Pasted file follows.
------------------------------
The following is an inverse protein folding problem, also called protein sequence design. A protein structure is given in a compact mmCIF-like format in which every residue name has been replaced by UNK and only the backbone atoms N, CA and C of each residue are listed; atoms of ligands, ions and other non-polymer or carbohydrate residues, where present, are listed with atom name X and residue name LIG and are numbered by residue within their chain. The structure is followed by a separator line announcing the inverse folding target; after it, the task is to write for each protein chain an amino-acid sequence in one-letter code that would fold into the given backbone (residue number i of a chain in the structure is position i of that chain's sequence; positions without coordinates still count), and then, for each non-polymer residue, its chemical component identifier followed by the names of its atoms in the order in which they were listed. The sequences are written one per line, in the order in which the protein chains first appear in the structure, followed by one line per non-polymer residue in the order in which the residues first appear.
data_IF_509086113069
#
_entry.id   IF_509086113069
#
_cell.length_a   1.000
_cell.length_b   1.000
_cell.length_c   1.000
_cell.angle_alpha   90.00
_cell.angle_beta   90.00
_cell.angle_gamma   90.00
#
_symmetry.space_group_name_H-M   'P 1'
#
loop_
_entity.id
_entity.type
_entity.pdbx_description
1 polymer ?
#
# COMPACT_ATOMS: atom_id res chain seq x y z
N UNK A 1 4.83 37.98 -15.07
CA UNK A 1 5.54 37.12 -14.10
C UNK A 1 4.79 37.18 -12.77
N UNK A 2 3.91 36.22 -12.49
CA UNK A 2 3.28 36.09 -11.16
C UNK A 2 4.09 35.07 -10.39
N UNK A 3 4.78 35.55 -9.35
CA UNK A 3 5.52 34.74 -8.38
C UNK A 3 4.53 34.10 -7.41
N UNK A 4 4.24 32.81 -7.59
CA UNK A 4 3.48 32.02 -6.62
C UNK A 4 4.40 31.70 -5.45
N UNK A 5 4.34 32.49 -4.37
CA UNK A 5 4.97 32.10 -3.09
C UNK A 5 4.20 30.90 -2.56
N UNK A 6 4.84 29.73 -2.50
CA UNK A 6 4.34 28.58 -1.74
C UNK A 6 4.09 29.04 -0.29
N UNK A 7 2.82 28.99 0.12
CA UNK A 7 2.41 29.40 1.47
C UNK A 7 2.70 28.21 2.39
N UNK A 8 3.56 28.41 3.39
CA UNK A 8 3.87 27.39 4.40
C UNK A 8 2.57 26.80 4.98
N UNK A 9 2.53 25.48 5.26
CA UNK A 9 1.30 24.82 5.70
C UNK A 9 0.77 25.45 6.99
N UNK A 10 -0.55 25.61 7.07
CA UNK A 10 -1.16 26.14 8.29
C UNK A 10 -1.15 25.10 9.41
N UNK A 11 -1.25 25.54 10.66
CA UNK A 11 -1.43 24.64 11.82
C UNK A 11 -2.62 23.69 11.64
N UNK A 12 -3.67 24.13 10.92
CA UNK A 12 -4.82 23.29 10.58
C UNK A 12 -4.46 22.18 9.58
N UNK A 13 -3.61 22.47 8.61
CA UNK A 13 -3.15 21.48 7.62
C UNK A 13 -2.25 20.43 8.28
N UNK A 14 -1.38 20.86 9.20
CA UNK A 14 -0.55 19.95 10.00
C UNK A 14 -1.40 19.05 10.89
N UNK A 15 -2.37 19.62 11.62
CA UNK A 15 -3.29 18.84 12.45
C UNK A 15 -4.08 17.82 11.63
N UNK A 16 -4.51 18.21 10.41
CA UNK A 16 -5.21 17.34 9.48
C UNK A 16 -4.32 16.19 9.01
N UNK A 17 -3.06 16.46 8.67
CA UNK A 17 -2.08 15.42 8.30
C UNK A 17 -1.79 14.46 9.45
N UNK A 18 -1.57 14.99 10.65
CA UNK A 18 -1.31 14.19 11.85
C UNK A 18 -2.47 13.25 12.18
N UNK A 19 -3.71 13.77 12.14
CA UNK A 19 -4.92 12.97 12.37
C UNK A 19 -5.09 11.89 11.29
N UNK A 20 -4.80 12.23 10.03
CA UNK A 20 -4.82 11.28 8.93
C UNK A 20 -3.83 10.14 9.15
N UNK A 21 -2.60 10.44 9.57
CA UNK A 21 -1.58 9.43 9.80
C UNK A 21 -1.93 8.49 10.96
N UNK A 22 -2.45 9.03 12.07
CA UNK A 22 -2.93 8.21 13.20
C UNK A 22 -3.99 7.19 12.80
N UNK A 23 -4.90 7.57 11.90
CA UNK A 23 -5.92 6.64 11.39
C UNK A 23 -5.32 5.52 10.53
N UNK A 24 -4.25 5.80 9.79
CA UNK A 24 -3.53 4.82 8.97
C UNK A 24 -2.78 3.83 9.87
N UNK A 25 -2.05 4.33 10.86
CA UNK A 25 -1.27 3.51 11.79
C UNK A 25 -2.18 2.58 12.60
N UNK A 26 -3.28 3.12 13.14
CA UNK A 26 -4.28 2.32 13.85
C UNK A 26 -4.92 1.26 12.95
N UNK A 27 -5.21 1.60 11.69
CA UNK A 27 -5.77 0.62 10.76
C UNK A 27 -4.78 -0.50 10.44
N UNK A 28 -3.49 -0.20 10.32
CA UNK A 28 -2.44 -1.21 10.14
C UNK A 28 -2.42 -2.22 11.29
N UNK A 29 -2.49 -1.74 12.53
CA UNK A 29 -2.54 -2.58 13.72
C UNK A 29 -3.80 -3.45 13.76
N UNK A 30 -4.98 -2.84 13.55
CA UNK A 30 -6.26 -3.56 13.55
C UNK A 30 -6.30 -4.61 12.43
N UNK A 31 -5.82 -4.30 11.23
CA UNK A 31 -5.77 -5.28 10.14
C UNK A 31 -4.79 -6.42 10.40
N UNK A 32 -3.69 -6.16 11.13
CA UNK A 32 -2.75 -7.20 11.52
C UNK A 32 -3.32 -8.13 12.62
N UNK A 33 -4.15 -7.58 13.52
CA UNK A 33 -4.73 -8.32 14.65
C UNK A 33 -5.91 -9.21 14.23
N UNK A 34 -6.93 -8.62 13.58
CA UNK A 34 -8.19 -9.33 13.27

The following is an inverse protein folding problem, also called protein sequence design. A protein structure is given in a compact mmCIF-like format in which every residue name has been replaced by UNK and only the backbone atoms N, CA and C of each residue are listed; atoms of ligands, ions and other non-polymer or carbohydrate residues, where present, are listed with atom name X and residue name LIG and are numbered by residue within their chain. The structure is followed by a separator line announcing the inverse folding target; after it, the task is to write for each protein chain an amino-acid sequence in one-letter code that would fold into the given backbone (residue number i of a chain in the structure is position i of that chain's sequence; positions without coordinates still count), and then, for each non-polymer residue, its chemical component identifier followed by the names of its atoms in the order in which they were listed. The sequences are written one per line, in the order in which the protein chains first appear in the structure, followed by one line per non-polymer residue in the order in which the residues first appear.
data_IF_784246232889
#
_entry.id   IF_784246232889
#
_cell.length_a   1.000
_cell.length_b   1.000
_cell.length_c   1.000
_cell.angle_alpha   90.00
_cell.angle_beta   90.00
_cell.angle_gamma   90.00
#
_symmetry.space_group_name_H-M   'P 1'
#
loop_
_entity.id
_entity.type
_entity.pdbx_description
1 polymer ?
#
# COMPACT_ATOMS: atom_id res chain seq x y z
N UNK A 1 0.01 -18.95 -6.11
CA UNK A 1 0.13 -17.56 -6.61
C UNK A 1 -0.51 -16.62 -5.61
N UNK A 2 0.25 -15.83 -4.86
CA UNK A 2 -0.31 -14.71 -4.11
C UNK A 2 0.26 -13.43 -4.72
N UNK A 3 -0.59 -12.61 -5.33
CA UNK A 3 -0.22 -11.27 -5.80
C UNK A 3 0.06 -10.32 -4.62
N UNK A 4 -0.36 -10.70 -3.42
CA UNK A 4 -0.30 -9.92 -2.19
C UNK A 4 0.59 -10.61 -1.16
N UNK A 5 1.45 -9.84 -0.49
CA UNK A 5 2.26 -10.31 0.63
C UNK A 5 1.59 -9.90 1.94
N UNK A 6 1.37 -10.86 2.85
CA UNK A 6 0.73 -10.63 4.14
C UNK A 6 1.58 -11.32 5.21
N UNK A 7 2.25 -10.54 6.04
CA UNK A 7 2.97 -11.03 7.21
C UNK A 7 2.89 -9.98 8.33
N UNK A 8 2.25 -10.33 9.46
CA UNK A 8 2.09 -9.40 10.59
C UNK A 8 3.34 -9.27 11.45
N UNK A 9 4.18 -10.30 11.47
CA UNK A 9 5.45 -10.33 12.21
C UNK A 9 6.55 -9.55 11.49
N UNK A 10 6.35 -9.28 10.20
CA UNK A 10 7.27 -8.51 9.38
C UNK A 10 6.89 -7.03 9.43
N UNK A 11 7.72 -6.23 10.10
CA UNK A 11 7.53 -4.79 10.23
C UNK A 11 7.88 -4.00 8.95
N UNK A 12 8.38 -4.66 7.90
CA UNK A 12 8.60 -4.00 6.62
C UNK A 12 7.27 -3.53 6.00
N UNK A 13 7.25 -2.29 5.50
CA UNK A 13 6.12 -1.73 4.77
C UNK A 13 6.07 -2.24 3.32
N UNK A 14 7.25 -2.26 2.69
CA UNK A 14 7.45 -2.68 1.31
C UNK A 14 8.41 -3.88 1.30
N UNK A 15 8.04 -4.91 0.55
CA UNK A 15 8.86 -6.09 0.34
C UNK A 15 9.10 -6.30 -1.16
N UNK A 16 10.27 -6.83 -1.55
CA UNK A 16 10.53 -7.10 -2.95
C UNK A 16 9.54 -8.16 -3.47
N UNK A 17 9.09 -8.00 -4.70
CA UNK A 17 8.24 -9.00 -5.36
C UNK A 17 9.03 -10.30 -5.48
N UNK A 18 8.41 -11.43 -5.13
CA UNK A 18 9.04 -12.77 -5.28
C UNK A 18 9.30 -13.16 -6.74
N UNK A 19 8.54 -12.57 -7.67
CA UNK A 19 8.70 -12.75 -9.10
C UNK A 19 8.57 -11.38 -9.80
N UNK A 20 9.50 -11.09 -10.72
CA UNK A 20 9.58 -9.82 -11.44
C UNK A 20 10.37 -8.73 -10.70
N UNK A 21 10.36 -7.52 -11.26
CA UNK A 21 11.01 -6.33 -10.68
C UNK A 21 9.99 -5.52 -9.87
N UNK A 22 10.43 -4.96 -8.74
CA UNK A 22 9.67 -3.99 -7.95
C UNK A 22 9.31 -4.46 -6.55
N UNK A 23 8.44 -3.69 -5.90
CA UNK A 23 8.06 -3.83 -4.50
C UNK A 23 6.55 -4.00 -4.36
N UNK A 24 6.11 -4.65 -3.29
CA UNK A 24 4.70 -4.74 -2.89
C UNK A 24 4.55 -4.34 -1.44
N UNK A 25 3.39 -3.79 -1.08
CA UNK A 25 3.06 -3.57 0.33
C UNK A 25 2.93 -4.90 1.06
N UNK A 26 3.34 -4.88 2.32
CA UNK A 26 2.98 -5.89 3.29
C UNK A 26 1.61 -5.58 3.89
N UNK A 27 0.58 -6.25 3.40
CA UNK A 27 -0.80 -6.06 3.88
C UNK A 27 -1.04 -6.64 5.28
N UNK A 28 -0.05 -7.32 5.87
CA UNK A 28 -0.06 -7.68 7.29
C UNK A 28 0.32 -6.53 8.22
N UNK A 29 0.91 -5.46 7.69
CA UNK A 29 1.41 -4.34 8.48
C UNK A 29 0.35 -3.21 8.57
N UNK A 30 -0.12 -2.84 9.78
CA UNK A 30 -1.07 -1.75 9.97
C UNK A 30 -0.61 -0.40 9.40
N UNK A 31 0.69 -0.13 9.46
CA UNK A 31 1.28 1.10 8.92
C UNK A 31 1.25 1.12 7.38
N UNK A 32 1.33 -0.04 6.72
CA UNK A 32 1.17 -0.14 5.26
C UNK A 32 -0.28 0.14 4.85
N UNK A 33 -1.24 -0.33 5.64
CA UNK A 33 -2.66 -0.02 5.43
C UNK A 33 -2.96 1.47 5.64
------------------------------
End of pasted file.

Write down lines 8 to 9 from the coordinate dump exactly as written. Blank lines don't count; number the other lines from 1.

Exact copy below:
_cell.length_c   1.000
_cell.angle_alpha   90.00